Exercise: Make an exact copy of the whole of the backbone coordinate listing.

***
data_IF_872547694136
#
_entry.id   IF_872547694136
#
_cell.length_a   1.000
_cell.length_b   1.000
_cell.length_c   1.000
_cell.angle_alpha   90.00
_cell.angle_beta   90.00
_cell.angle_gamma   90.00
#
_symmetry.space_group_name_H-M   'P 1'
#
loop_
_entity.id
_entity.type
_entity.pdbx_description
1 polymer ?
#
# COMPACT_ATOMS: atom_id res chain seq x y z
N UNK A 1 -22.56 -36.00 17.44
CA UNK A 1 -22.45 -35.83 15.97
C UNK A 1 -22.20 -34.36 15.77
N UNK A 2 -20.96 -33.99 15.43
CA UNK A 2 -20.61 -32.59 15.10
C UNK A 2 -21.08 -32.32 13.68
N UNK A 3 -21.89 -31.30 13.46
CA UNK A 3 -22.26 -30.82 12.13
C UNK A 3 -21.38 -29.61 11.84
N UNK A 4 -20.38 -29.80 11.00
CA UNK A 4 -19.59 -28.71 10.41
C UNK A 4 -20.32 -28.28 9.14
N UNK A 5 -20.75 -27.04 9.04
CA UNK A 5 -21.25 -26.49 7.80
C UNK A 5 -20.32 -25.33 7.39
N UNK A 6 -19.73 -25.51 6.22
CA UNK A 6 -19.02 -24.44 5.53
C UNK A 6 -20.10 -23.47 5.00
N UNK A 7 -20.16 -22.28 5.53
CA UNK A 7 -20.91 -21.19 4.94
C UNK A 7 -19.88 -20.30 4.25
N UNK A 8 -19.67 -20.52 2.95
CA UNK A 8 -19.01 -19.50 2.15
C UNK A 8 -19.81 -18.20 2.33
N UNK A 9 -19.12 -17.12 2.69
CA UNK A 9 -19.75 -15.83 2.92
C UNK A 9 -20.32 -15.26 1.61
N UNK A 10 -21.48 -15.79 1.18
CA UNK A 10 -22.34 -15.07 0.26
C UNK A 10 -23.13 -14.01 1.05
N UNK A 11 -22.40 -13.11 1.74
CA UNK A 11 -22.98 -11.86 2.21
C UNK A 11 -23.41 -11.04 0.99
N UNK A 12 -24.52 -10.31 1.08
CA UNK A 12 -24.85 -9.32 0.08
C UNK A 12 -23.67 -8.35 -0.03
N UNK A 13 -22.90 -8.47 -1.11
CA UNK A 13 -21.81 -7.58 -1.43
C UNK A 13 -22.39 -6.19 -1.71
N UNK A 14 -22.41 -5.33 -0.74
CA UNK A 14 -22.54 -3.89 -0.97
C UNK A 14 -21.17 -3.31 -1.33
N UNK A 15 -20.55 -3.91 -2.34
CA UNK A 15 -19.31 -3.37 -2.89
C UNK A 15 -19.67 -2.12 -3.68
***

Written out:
data_IF_872547694136
#
_entry.id   IF_872547694136
#
_cell.length_a   1.000
_cell.length_b   1.000
_cell.length_c   1.000
_cell.angle_alpha   90.00
_cell.angle_beta   90.00
_cell.angle_gamma   90.00
#
_symmetry.space_group_name_H-M   'P 1'
#
loop_
_entity.id
_entity.type
_entity.pdbx_description
1 polymer ?
#
# COMPACT_ATOMS: atom_id res chain seq x y z
N UNK A 1 -22.56 -36.00 17.44
CA UNK A 1 -22.45 -35.83 15.97
C UNK A 1 -22.20 -34.36 15.77
N UNK A 2 -20.96 -33.99 15.43
CA UNK A 2 -20.61 -32.59 15.10
C UNK A 2 -21.08 -32.32 13.68
N UNK A 3 -21.89 -31.30 13.46
CA UNK A 3 -22.26 -30.82 12.13
C UNK A 3 -21.38 -29.61 11.84
N UNK A 4 -20.38 -29.80 11.00
CA UNK A 4 -19.59 -28.71 10.41
C UNK A 4 -20.32 -28.28 9.14
N UNK A 5 -20.75 -27.04 9.04
CA UNK A 5 -21.25 -26.49 7.80
C UNK A 5 -20.32 -25.33 7.39
N UNK A 6 -19.73 -25.51 6.22
CA UNK A 6 -19.02 -24.44 5.53
C UNK A 6 -20.10 -23.47 5.00
N UNK A 7 -20.16 -22.28 5.53
CA UNK A 7 -20.91 -21.19 4.94
C UNK A 7 -19.88 -20.30 4.25
N UNK A 8 -19.67 -20.52 2.95
CA UNK A 8 -19.01 -19.50 2.15
C UNK A 8 -19.81 -18.20 2.33
N UNK A 9 -19.12 -17.12 2.69
CA UNK A 9 -19.75 -15.83 2.92
C UNK A 9 -20.32 -15.26 1.61
N UNK A 10 -21.48 -15.79 1.18
CA UNK A 10 -22.34 -15.07 0.26
C UNK A 10 -23.13 -14.01 1.05
N UNK A 11 -22.40 -13.11 1.74
CA UNK A 11 -22.98 -11.86 2.21
C UNK A 11 -23.41 -11.04 0.99
N UNK A 12 -24.52 -10.31 1.08
CA UNK A 12 -24.85 -9.32 0.08
C UNK A 12 -23.67 -8.35 -0.03
N UNK A 13 -22.90 -8.47 -1.11
CA UNK A 13 -21.81 -7.58 -1.43
C UNK A 13 -22.39 -6.19 -1.71
N UNK A 14 -22.41 -5.33 -0.74
CA UNK A 14 -22.54 -3.89 -0.97
C UNK A 14 -21.17 -3.31 -1.33
N UNK A 15 -20.55 -3.91 -2.34
CA UNK A 15 -19.31 -3.37 -2.89
C UNK A 15 -19.67 -2.12 -3.68